We’ve all been experiencing dramatic changes to our daily lives over the past two months, and we’re all finding our own, differing ways to cope. But what has been the overall impact on UK food shopping behaviour, and how is it affecting the way we plan and eat our meals? What has really changed, and will the changes last?
The Brand Nursery has conducted online research amongst a sample of 100 shoppers from across the UK. Here are some of the key insights from that study.
1. Shopping behaviour has changed, but the stores we use are largely the same
Our attitudes towards and experience of shopping is clearly very different under lockdown – 97% of shoppers are planning more carefully when to shop, and 89% say they are thinking more about what to shop for. Sixty-one per cent are using a list when they shop, and almost all find that shopping is taking longer, with queueing to get into the store becoming a new norm.
Unsurprisingly, the vast majority (74%) say they are finding shopping to be more stressful during lockdown.
However, the stores (both supermarkets and local specialist food stores) that are being used appear to be largely the same – only the Co-op showed any significant increase in penetration, probably due to its proliferation of stores within the heartland of local communities.
Respondents were also overwhelmingly positive about the way in which their supermarkets have coped during this period: over 90% of people agreed that “supermarkets have done really well to keep feeding people during this crisis”.
So, in the longer term, this crisis may not have any real impact on the pattern of where we shop.
2. Hanging onto familiar home comforts
Life may have changed, but many of us are trying as hard as possible to maintain as much normality as possible. Familiar ‘comfort’ foods were cited by a number of respondents as being the things they sought out and were enjoying most – no surprise too that with trips to pubs, bars and clubs now off the agenda, alcohol sales are up and in-home consumption of booze is increasing, as are crisps, chocolate and biscuits.
The simple pleasure of a roast dinner on a Sunday was also mentioned plenty of times – another key anchor point in this disrupted new world – and barbecues featuring a good old British banger were also on the agenda for many.
Does this signal a brake on the demand for new cuisines and taste experiences as we rediscover, or place greater value on, what we know we like?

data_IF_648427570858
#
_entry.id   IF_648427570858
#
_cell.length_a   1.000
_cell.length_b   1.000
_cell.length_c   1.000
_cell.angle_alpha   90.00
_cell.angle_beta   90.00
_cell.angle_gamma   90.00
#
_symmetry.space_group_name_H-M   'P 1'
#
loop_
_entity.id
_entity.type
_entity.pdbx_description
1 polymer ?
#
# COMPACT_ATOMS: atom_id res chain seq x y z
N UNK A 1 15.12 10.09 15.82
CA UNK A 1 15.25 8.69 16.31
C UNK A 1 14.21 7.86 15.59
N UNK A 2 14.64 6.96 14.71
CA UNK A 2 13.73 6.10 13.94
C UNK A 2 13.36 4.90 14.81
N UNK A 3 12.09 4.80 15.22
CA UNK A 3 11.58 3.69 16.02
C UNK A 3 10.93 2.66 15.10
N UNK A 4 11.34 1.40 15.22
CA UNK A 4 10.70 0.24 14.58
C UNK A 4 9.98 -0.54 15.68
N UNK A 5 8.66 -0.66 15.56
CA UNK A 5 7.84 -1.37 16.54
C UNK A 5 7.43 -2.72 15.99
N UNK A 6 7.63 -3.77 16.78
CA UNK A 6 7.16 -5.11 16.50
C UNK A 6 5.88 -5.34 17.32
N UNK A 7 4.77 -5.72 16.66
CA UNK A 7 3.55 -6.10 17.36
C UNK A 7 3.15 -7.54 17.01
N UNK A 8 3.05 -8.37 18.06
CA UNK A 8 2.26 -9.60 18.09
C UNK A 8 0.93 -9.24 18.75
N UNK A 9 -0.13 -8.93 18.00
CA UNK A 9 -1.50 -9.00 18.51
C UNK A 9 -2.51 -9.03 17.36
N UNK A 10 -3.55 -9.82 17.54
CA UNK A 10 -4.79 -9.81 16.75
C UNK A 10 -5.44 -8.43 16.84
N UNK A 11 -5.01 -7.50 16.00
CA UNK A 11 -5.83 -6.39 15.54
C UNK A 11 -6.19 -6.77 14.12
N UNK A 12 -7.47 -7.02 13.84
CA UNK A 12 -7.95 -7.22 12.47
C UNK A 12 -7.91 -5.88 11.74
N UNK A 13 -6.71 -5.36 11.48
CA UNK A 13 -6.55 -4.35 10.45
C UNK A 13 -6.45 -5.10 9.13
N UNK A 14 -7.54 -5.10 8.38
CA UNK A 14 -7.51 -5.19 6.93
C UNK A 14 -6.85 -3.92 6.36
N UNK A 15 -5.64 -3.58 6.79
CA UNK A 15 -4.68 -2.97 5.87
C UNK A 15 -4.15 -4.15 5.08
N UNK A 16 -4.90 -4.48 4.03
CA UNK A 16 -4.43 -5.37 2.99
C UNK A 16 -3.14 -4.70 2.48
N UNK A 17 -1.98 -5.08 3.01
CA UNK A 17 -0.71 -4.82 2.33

3. A renewed focus on wellbeing
The onset of Covid-19 does appear to have made us even more conscious of the need to take care of our physical health, so an increase in the consumption of fresh fruit and vegetables, and a desire to cook more nutritious meals, is another readily understandable consequence that our research has highlighted.
Around half our sample reported they are doing more home baking and home cooking from scratch – this is both delivering comfort and a greater sense of wellbeing. Being in full control of ingredients and preparing ‘fresh’ meals provides the opportunity to ensure our families are getting the best possible nutrition, as well as occupying the greater time that many of us have now.
There has been a growing awareness of the benefits of eating well, but this crisis may well have tipped good intentions into actual action for many.
4. An opportunity for less familiar brands to get noticed and used?
Only a quarter of our sample claimed they were remaining completely loyal to their favourite brands during lockdown, whilst 82% respondents said they would buy any brand that is available if there is a product they really need.
This opens up the possibility that less familiar brands that are available in store may have more of an opportunity to be bought, tried and enjoyed.
For those that have been struggling under the shadow of more established competitors, it offers a real opportunity to expand their user audience and build a more secure franchise
5. More thought about the food we eat
Perhaps the most significant factor to emerge is that we are clearly giving more thought to what we are eating. Being forced to plan our weekly food consumption more carefully and doing more home cooking is encouraging us to think about the ingredients we use. There appears to be greater control and regulation over our diets – whilst ‘treats’ are still being consumed, we’re also more conscious of doing so; there’s clearly far less impulse buying and casual out-of-home consumption.
And we also appear to be wasting less – a number of our respondents mentioned they have significantly cut down on the amount of food they are throwing out.
More ‘mindful’ shopping has become a necessity in these curious times. We had seen signs of this emerging during the past few years, but out of necessity comes an active change in behaviour as we place greater importance on what we buy and eat. As we emerge from lockdown, this might be the most significant and long-lasting change to emerge from our Covid-19 world.